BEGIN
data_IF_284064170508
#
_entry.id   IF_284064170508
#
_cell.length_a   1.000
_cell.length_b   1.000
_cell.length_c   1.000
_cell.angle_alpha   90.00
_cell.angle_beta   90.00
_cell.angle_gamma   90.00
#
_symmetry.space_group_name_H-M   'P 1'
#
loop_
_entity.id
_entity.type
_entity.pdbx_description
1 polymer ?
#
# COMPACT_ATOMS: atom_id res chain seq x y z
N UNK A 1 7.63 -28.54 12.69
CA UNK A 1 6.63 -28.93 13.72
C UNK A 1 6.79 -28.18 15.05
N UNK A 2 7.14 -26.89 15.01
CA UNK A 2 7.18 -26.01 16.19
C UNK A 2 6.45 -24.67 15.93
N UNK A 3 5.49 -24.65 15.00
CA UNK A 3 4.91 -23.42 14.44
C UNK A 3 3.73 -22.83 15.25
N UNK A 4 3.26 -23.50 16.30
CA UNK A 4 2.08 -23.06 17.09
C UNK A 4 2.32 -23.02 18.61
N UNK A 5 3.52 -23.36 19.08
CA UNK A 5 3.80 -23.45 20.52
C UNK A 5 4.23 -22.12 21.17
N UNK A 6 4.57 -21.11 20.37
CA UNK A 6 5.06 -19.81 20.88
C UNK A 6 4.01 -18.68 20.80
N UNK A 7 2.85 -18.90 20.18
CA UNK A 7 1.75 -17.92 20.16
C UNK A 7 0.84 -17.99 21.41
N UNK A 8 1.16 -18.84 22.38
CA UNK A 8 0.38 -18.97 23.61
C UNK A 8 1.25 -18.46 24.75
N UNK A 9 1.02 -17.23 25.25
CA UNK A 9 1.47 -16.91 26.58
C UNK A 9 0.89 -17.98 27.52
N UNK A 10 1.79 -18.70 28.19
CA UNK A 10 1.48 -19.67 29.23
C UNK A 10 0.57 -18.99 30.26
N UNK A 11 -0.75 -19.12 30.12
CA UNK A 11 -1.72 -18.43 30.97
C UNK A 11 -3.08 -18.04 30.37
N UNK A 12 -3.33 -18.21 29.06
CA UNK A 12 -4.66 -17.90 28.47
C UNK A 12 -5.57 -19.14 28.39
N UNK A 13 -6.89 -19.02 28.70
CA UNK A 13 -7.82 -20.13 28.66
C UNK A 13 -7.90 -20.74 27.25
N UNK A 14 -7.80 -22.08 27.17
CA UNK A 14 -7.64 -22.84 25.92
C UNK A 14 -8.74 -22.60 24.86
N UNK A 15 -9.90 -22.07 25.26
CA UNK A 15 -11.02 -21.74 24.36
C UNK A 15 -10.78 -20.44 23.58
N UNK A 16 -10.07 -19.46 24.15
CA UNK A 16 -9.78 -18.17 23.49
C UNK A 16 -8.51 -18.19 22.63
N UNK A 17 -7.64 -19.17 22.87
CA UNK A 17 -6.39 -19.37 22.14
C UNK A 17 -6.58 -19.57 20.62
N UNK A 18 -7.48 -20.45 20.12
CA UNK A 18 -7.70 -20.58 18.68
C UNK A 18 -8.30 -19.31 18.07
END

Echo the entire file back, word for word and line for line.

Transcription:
data_IF_284064170508
#
_entry.id   IF_284064170508
#
_cell.length_a   1.000
_cell.length_b   1.000
_cell.length_c   1.000
_cell.angle_alpha   90.00
_cell.angle_beta   90.00
_cell.angle_gamma   90.00
#
_symmetry.space_group_name_H-M   'P 1'
#
loop_
_entity.id
_entity.type
_entity.pdbx_description
1 polymer ?
#
# COMPACT_ATOMS: atom_id res chain seq x y z
N UNK A 1 7.63 -28.54 12.69
CA UNK A 1 6.63 -28.93 13.72
C UNK A 1 6.79 -28.18 15.05
N UNK A 2 7.14 -26.89 15.01
CA UNK A 2 7.18 -26.01 16.19
C UNK A 2 6.45 -24.67 15.93
N UNK A 3 5.49 -24.65 15.00
CA UNK A 3 4.91 -23.42 14.44
C UNK A 3 3.73 -22.83 15.25
N UNK A 4 3.26 -23.50 16.30
CA UNK A 4 2.08 -23.06 17.09
C UNK A 4 2.32 -23.02 18.61
N UNK A 5 3.52 -23.36 19.08
CA UNK A 5 3.80 -23.45 20.52
C UNK A 5 4.23 -22.12 21.17
N UNK A 6 4.57 -21.11 20.37
CA UNK A 6 5.06 -19.81 20.88
C UNK A 6 4.01 -18.68 20.80
N UNK A 7 2.85 -18.90 20.18
CA UNK A 7 1.75 -17.92 20.16
C UNK A 7 0.84 -17.99 21.41
N UNK A 8 1.16 -18.84 22.38
CA UNK A 8 0.38 -18.97 23.61
C UNK A 8 1.25 -18.46 24.75
N UNK A 9 1.02 -17.23 25.25
CA UNK A 9 1.47 -16.91 26.58
C UNK A 9 0.89 -17.98 27.52
N UNK A 10 1.79 -18.70 28.19
CA UNK A 10 1.48 -19.67 29.23
C UNK A 10 0.57 -18.99 30.26
N UNK A 11 -0.75 -19.12 30.12
CA UNK A 11 -1.72 -18.43 30.97
C UNK A 11 -3.08 -18.04 30.37
N UNK A 12 -3.33 -18.21 29.06
CA UNK A 12 -4.66 -17.90 28.47
C UNK A 12 -5.57 -19.14 28.39
N UNK A 13 -6.89 -19.02 28.70
CA UNK A 13 -7.82 -20.13 28.66
C UNK A 13 -7.90 -20.74 27.25
N UNK A 14 -7.80 -22.08 27.17
CA UNK A 14 -7.64 -22.84 25.92
C UNK A 14 -8.74 -22.60 24.86
N UNK A 15 -9.90 -22.07 25.26
CA UNK A 15 -11.02 -21.74 24.36
C UNK A 15 -10.78 -20.44 23.58
N UNK A 16 -10.07 -19.46 24.15
CA UNK A 16 -9.78 -18.17 23.49
C UNK A 16 -8.51 -18.19 22.63
N UNK A 17 -7.64 -19.17 22.87
CA UNK A 17 -6.39 -19.37 22.14
C UNK A 17 -6.58 -19.57 20.62
N UNK A 18 -7.48 -20.45 20.12
CA UNK A 18 -7.70 -20.58 18.68
C UNK A 18 -8.30 -19.31 18.07